It’s important for banks to both build new business while continuing to delight and engage their current customers. Banks need to be continually building awareness so they can attract younger audiences who are beginning to make banking decisions on their own. These younger markets can be most effectively reached through digital channels—they value convenience and 24/7 access to their accounts. An important first step before reaching out to grow new business is making sure that the services you offer are meeting new consumer preferences—that may mean restructuring checking products, waiving fees and considering more innovative options.

Once you’ve evaluated and, potentially, made improvements to your offerings, it’s time to consider some creative ways to get the word out and build interest and demand. Here are some creative ideas to consider.

  • Wellness campaign. The New Year, and the annual creation of resolutions is an obvious time to initiate a financial wellness campaign. But financial wellness is appropriate at any time of the year. Combine financial and physical wellness to appeal to health-conscious consumers by offering a personal finance and physical health package – a free three-month membership to the local health club when you sign-up for a new combined checking and savings account. Consider partnering with one of your commercial clients to make this a “win-win-win” for you, your commercial clients and your new customers.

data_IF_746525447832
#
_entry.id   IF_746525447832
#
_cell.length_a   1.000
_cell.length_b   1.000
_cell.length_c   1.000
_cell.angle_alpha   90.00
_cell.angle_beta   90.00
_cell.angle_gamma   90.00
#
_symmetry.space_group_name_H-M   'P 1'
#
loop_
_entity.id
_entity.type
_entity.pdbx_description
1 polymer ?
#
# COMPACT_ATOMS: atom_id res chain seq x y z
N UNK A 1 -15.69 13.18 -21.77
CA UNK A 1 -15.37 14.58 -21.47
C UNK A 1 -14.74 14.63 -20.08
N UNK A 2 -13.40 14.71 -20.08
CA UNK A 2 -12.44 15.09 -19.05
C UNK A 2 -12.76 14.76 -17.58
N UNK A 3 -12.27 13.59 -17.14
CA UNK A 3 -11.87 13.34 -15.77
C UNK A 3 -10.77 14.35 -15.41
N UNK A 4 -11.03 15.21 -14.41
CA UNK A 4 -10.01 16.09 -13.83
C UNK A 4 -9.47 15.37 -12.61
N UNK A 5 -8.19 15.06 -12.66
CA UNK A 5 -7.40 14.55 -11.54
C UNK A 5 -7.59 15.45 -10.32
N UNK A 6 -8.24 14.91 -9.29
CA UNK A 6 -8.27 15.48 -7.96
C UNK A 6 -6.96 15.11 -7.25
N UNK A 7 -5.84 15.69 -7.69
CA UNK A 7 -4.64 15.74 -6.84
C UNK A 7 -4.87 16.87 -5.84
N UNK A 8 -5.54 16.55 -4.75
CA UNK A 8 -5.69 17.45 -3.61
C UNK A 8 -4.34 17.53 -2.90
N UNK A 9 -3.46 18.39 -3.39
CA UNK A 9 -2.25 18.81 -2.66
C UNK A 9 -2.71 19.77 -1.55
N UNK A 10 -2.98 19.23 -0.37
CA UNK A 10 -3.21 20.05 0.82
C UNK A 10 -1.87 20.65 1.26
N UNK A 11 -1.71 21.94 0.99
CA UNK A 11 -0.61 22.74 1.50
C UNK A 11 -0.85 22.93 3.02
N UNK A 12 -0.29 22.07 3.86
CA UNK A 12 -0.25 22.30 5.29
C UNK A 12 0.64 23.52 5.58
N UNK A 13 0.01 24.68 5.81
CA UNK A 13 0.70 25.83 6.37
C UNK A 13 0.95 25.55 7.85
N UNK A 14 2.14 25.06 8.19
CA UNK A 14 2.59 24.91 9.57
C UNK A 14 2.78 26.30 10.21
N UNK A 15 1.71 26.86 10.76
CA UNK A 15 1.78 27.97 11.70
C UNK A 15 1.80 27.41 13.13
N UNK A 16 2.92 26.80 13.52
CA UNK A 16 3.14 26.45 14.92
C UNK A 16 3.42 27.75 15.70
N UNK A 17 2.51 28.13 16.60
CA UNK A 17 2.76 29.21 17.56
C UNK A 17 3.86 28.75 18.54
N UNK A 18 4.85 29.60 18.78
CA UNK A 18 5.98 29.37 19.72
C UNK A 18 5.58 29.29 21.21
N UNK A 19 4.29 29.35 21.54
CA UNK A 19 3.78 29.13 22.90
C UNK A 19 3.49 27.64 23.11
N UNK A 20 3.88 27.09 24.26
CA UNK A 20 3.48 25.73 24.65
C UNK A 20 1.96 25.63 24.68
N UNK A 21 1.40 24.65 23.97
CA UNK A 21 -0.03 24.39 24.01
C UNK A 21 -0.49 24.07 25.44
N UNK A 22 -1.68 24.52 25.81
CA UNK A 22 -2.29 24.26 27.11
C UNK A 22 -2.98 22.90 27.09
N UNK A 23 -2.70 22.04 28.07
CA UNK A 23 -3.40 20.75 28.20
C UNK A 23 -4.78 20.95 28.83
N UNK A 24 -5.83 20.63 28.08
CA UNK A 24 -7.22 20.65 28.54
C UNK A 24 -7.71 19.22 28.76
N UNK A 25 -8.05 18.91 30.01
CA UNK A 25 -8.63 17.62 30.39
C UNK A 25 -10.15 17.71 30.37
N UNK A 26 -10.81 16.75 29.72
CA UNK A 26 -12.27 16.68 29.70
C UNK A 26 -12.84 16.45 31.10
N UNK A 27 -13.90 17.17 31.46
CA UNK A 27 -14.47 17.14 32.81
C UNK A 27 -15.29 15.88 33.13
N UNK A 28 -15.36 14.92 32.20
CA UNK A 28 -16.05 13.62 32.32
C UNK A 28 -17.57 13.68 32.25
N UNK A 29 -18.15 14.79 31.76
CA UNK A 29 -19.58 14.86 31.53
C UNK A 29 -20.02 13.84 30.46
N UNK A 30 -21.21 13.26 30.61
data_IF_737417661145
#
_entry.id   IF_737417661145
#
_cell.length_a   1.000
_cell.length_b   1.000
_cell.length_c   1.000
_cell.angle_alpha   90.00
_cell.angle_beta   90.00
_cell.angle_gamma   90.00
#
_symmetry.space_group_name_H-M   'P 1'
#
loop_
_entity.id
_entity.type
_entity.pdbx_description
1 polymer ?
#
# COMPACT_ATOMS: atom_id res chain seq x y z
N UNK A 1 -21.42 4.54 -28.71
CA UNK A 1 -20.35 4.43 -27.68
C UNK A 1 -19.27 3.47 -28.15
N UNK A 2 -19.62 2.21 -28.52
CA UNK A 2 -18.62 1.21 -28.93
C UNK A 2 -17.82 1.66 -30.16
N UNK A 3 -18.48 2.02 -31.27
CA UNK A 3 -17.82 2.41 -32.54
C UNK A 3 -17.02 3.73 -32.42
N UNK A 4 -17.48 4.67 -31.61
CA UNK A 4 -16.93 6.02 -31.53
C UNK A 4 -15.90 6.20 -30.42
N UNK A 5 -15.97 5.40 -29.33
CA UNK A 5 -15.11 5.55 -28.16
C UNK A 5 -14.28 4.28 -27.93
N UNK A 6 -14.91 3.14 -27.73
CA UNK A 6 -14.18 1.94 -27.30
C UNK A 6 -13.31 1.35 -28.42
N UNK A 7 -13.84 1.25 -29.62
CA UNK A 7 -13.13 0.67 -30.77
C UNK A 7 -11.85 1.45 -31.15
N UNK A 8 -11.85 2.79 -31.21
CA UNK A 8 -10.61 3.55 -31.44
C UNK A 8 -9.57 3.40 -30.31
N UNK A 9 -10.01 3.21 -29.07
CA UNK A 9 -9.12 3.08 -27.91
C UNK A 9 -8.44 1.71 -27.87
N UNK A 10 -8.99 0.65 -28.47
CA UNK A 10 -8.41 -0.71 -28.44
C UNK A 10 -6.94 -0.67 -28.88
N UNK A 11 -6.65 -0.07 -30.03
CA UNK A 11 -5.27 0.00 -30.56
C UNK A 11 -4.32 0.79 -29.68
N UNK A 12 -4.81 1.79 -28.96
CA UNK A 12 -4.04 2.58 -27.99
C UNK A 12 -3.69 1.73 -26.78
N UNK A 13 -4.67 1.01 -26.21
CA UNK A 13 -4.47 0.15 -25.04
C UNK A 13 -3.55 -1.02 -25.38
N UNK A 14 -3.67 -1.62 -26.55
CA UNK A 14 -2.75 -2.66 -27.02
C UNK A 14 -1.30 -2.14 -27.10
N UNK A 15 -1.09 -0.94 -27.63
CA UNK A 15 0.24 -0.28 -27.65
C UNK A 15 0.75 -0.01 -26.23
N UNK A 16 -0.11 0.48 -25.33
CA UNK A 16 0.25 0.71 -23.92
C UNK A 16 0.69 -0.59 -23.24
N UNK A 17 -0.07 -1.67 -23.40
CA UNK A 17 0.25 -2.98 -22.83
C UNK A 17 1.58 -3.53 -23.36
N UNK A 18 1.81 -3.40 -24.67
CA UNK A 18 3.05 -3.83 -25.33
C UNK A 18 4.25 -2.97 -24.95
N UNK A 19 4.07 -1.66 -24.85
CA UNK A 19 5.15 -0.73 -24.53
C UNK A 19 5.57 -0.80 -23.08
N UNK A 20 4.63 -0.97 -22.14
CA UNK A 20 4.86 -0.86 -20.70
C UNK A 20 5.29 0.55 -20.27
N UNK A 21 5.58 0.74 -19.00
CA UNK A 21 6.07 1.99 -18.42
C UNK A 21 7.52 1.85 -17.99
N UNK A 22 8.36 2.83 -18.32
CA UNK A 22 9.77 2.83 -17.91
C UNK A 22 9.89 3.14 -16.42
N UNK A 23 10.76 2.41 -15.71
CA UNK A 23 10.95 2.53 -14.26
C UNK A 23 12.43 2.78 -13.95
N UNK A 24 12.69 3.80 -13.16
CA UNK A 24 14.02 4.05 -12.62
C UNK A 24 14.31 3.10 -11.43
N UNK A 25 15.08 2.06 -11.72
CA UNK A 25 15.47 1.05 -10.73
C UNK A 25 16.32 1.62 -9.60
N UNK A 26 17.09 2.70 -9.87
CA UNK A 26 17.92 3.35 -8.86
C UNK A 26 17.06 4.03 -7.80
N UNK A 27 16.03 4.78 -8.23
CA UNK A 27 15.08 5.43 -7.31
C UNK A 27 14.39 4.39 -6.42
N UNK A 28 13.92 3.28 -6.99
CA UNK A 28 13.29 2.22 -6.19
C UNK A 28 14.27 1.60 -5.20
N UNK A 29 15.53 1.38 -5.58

• It’s tax time. CPAs are looking to build long-term relationships with their clients. Putting money into a checking or savings account is a lead generator for the local CPA firm and a step toward financial security for the customer. Think about holding these campaigns not only during annual tax season, but as a way to reach out to business prospects and customers during quarterly tax times.